Paying for care and support

Information about personal budgets, direct payments, how we work out what people contribute and how to get independent financial advice.

Unlike the NHS, social care is not free, and most people have to pay towards the cost of their care and support services. 

There are some services that are free.  

Free services: 

  • Your care needs assessment and financial assessment. 
  • The information and advice we provide. 
  • Services we provide for carers - although we may charge for services we provide to the person they care for, depending on their financial circumstances. 
  • Reablement services - short-term support to help people regain independence following ill health. 
  • Provision of equipment into your home to aid mobility. 
Most people have to pay towards the cost of their care and support services, but people would not be expected to pay more than they can afford based on their income and savings. The amount will depend on your financial circumstances. 

'Self-directed support': what support is available? 

People’s lives shouldn’t have to stop because they are disabled or have a long-term illness. We aim to make sure people can get the support they need to enable them to continue to live in the way they want. 
 
We offer two kinds of support arrangement: 

  • Crisis support for people who urgently need help after a health crisis or a serious accident.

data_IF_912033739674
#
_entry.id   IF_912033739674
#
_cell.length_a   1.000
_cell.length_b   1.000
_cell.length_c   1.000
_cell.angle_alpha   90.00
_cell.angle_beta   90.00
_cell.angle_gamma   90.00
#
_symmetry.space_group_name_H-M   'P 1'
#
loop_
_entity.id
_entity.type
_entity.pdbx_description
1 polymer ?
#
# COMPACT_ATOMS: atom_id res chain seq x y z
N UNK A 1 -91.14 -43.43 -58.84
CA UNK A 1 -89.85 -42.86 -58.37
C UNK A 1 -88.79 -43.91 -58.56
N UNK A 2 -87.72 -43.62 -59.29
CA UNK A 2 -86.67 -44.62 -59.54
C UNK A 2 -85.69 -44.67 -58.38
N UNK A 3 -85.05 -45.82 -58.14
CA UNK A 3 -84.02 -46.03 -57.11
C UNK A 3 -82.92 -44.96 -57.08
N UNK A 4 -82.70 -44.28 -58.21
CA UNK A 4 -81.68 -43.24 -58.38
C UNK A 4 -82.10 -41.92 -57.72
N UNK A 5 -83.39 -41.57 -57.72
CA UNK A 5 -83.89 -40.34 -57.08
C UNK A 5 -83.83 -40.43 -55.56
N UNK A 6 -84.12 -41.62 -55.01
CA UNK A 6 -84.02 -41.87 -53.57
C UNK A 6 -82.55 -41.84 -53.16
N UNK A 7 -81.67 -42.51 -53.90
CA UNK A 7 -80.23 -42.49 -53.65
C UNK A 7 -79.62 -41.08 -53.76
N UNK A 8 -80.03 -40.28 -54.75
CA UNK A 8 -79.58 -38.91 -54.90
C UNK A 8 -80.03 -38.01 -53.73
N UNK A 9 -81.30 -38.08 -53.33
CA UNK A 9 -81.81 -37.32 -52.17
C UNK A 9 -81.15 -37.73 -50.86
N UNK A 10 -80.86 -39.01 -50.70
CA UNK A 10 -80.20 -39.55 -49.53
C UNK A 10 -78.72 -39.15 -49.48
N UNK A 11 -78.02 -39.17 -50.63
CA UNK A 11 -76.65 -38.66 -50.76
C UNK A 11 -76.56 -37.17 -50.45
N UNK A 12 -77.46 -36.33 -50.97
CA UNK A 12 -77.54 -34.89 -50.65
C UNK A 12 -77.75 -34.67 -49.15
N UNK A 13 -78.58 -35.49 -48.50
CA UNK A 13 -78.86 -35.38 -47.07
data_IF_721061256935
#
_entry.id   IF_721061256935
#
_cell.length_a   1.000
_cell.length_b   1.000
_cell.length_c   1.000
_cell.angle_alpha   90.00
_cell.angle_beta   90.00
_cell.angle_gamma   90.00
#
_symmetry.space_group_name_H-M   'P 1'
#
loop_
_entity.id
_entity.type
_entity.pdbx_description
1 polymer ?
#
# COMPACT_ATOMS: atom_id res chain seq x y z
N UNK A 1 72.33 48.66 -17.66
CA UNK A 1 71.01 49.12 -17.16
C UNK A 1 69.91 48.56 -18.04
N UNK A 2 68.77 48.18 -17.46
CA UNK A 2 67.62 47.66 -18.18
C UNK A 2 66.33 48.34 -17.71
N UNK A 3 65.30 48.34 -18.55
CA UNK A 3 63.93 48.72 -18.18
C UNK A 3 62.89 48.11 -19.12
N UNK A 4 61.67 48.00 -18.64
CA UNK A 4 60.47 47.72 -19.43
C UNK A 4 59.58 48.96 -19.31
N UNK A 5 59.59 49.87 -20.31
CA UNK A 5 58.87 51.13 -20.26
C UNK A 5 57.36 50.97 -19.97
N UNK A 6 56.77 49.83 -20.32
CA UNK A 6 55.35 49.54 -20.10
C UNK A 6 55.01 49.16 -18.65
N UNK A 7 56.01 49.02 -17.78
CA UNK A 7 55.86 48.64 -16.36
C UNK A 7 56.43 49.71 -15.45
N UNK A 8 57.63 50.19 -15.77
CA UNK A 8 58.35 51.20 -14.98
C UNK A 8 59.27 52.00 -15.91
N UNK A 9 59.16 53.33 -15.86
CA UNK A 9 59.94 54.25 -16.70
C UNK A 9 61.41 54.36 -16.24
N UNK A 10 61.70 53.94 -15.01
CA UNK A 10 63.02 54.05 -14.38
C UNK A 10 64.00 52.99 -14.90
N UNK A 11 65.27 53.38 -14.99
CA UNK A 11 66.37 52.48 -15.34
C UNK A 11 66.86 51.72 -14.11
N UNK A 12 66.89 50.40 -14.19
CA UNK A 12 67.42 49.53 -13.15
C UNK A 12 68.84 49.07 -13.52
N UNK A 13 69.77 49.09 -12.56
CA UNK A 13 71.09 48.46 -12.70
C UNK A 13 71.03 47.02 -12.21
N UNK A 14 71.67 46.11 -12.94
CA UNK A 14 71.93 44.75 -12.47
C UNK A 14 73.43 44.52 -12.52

• Self-directed support for people with longer-term support needs. 

Crisis support focuses on making sure people’s immediate needs are met, helping them to recover and to become independent. Many people only need crisis support. 
 
Self-directed support aims to put people in charge of their own support arrangements. People are offered a personal budget which they are encouraged to manage themselves, or with help from family and friends. We can also make arrangements on people's behalf. 
 
We set the amount of the personal budget based on a shared assessment. Personal budgets can be used flexibly to overcome obstacles to living the way you want caused by illness or disability. For instance: 

  • If you need support with day-to-day tasks or if you need someone to be on hand to make sure you are safe, you can use a personal budget to employ someone or to make arrangements so people you know can help you. 
  • If you need support to take part in social, leisure or educational activities, you can use a personal budget to arrange that. 
  • If family members or friends who usually provide you with support need a break, you can use a personal budget to make whatever arrangements are necessary. 

You will need to agree a support plan with us, setting out how you will use your personal budget. We will check this is safe and legal. We can help you to draw up support plans, or if you want you can do it yourself. 
 
We will review your personal budget and your support plan at intervals to check whether any changes are needed. 

You can find out more about how we work out what people contribute below.